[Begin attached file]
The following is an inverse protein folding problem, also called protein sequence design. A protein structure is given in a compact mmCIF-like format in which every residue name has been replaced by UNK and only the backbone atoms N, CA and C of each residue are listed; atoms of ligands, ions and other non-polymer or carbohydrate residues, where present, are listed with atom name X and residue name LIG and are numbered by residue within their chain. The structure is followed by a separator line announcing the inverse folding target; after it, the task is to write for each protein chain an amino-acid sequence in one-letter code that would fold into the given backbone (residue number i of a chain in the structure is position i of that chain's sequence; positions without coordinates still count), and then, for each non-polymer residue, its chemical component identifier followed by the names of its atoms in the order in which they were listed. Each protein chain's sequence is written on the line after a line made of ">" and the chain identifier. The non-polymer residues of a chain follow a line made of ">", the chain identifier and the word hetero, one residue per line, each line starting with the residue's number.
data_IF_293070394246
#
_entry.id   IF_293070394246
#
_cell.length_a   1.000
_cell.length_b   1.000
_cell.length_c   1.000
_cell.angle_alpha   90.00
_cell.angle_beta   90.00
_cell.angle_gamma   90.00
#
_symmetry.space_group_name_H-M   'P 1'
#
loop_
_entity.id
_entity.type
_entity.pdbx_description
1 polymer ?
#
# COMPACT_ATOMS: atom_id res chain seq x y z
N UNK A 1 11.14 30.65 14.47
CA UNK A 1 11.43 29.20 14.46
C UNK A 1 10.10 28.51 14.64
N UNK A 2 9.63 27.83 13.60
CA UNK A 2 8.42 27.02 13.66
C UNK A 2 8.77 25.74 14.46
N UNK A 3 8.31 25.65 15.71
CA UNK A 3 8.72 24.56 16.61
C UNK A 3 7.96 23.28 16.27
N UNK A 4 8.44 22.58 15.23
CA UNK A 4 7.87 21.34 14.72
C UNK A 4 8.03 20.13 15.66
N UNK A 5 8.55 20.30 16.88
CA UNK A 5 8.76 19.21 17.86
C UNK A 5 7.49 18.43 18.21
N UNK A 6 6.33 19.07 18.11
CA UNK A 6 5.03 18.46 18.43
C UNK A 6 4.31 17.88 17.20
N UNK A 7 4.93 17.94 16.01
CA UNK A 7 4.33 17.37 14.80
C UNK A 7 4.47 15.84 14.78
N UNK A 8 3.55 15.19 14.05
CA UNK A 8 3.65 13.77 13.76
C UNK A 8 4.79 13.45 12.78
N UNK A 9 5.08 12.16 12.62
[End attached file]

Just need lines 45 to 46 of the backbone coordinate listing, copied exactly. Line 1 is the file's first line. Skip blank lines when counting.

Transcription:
C UNK A 8 4.79 13.45 12.78
N UNK A 9 5.08 12.16 12.62